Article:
I’ve never seen this before: a few hundred riffle beetles, Elmidae, all gathered behind a boulder in Rio Java. The larva are common, and I’d rarely see individual adults—here, in the thin film of water cascading over the boulder, were hundreds.
I don’t know what this fly is or does, and it’s maggot must be phenomenally large (flies, like many other insects with complete or holometabolous metamorphosis, don’t “grow” as adult—little flies aren’t babies, they’re likely just different species). On top of it’s size, there were pseudoscorpians hitching a ride on its legs (phoretic dispersal), so when it landed on our current, they began to climb down and investigate their surroundings!
I’ve seen some phoretically dispersed mites on dung beetles (an Instagram post I can’t link) and tabanid flies before too.
Dasyprocta punctata is about the size of my dog, Amos, and many times faster. Still, I would love to see his reaction to such a big rodent—or even a paca!
A few years ago, a NAPIRE student of mine, Jerry, investigated predation risk of crabs in and away from leaf litter. He found substantial predation in the assay, and, this year, Zane is picking up the idea again (more to come).
The crabs are fairly abundant in the streams, but their densities can vary greatly, and, overall, the density is lower in the larger reaches of Rio Java (greater discharge) and those crabs that we do find in the river have a larger carapace width—big crabs in the big river. Perhaps predation is driving this pattern! And look, here’s a pile of dead crabs, partially eaten, probably by a mammal adjacent to a small backwater pool within the river.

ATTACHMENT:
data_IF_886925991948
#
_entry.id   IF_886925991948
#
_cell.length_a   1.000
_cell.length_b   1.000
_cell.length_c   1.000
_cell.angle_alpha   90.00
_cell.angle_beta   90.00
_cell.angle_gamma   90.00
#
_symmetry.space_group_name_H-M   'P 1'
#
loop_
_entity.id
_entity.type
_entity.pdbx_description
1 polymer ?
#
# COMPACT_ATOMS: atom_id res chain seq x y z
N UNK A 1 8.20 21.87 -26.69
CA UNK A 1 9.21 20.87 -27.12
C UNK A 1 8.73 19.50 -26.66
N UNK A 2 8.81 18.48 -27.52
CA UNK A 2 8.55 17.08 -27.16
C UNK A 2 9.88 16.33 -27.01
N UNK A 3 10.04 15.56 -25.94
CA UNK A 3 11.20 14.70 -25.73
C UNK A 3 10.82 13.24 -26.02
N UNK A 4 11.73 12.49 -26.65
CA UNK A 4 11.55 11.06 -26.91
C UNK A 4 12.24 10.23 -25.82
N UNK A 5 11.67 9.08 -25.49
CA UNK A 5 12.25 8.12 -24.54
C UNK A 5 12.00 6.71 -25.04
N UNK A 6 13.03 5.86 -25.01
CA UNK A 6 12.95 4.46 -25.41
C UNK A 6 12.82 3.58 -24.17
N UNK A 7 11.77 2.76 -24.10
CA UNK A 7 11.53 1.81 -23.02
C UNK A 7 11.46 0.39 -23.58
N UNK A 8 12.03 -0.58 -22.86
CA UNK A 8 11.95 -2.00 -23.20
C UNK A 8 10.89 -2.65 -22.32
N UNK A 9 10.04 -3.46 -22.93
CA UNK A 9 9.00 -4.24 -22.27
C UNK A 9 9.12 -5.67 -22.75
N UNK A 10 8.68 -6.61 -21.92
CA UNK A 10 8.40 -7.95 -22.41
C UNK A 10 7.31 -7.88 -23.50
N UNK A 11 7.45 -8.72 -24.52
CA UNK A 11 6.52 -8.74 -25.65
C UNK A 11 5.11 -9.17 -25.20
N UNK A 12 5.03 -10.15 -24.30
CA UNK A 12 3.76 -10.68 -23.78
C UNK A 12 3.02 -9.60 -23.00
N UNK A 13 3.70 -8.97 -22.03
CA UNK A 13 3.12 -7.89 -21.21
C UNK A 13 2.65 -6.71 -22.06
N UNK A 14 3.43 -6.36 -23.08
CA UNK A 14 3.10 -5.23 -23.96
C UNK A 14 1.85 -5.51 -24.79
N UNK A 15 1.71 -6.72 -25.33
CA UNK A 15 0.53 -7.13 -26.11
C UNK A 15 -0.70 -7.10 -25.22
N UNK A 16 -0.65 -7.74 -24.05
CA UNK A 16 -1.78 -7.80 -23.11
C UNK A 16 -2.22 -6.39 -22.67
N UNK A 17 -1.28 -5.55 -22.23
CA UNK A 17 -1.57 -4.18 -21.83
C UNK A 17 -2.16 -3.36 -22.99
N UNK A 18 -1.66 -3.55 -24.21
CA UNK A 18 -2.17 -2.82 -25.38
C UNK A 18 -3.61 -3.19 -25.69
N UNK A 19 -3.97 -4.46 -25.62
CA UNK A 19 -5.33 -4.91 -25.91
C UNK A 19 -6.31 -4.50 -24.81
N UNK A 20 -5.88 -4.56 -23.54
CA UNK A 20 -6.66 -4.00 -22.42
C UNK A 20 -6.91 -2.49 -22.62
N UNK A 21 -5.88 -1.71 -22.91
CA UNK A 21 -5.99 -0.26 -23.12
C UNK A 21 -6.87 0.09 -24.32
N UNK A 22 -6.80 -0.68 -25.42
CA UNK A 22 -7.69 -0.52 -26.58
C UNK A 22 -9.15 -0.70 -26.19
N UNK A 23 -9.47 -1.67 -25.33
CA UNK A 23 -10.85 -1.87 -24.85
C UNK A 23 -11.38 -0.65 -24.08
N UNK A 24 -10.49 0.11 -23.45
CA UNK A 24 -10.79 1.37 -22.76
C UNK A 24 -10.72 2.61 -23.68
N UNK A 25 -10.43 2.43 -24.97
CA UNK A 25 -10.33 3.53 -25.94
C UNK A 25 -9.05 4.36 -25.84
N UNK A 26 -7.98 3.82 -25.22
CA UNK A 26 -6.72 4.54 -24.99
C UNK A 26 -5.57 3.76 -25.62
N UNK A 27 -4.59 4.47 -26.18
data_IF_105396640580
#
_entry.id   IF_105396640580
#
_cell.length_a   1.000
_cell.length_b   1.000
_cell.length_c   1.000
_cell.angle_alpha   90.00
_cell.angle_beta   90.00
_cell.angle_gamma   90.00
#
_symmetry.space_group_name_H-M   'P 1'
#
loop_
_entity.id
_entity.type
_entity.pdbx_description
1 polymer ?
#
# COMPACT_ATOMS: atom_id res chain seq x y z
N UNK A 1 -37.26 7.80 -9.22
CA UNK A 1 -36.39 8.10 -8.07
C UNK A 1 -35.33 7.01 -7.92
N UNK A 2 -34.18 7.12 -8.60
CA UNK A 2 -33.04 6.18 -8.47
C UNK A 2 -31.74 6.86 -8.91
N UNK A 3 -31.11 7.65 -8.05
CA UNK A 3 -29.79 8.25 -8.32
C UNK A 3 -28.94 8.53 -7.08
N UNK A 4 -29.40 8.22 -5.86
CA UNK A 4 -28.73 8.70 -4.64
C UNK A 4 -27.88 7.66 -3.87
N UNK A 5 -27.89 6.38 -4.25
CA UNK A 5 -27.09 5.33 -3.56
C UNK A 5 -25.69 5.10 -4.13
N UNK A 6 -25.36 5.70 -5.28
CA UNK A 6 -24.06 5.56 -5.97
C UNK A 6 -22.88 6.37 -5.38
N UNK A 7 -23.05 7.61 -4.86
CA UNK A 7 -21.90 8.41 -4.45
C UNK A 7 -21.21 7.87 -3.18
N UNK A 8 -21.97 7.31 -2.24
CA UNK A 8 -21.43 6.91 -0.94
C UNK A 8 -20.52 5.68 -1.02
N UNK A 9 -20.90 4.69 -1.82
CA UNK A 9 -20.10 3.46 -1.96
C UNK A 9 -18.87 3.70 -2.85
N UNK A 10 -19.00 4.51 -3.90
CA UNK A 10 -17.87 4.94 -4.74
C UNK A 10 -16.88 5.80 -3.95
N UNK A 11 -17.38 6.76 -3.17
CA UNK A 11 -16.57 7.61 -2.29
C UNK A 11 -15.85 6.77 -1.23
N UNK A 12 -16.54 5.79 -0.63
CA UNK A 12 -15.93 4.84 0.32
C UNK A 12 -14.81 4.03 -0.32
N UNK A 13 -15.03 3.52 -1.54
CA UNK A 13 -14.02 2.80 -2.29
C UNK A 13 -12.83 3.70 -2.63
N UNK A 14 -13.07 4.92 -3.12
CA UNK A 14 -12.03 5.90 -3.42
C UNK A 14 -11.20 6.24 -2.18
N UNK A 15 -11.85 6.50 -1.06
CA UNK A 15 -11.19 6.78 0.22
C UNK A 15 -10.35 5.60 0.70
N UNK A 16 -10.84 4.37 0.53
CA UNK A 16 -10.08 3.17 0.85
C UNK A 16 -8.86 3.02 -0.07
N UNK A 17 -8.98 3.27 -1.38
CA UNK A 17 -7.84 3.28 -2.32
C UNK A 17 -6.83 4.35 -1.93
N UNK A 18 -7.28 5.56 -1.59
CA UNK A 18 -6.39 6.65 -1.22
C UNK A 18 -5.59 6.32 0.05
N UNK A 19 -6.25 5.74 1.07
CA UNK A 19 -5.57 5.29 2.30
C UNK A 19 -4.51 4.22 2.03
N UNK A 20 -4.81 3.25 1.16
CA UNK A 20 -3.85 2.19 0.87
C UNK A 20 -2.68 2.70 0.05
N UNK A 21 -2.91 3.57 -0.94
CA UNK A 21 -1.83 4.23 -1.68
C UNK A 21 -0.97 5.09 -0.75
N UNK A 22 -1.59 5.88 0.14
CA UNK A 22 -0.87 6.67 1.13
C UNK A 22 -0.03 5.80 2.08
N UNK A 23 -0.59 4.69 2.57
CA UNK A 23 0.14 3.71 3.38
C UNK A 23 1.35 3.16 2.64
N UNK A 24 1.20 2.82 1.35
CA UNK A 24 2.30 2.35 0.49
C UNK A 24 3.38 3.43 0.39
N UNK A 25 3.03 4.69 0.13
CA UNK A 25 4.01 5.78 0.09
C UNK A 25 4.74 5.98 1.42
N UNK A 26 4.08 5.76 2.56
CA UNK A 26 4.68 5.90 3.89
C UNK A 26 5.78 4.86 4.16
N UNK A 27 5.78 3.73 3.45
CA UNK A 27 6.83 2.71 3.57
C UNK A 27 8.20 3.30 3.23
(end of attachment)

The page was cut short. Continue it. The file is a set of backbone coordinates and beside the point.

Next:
Zane, Ahmi and I pose as part of El Gente Del Río, 2019.
One of my two students for this year’s LSAMP REU is sampling and documenting the fish communities within the rivers at Las Cruces as an extension of a previous student of mine’s project (David’s). David had discovered four species, Bryconamericanus terrabensis, Brachyrhaphis terrabensis, Rhamdia laticauda, and Trichomycterus striatus, and he had presented his work at AFS. Interestingly, at Bry. terrabensis and T. striatus, have not been reported as occurring above 1,000 meter above sea level in the literature, and he thought this could be due to (1) undersampling and reporting and/or (2) recent changes in the distribution of these fishes, possibly due to climate change. One way to find out—continued monitoring. And, hence, Ahmi’s interest.
Ahmi may be employing three survey methods (visual surveys via snorkeling, seining, and minnow trapping) and sample along the entire elevational gradient within the Las Cruces property (1,000 – 1,400 masl).
Here, Ahmi practices visual surveys—a 5-10 minute zig-zag, calling out letters that represent the most likely fishes. The water is cool and turbid, making it difficult to complete, unlike some of the rivers, like Rio Madrígal, Rio Claro and Rio Nuevo, I surveyed using similar methods years ago on the Osa Penninsula.
Next, Ahmi and Zane practice seining the same pool; the current and steep, slippery banks present some difficulty, but they do catch a few.
Seining is hard work!
Some catch from the sample, including Bry. terrabensis.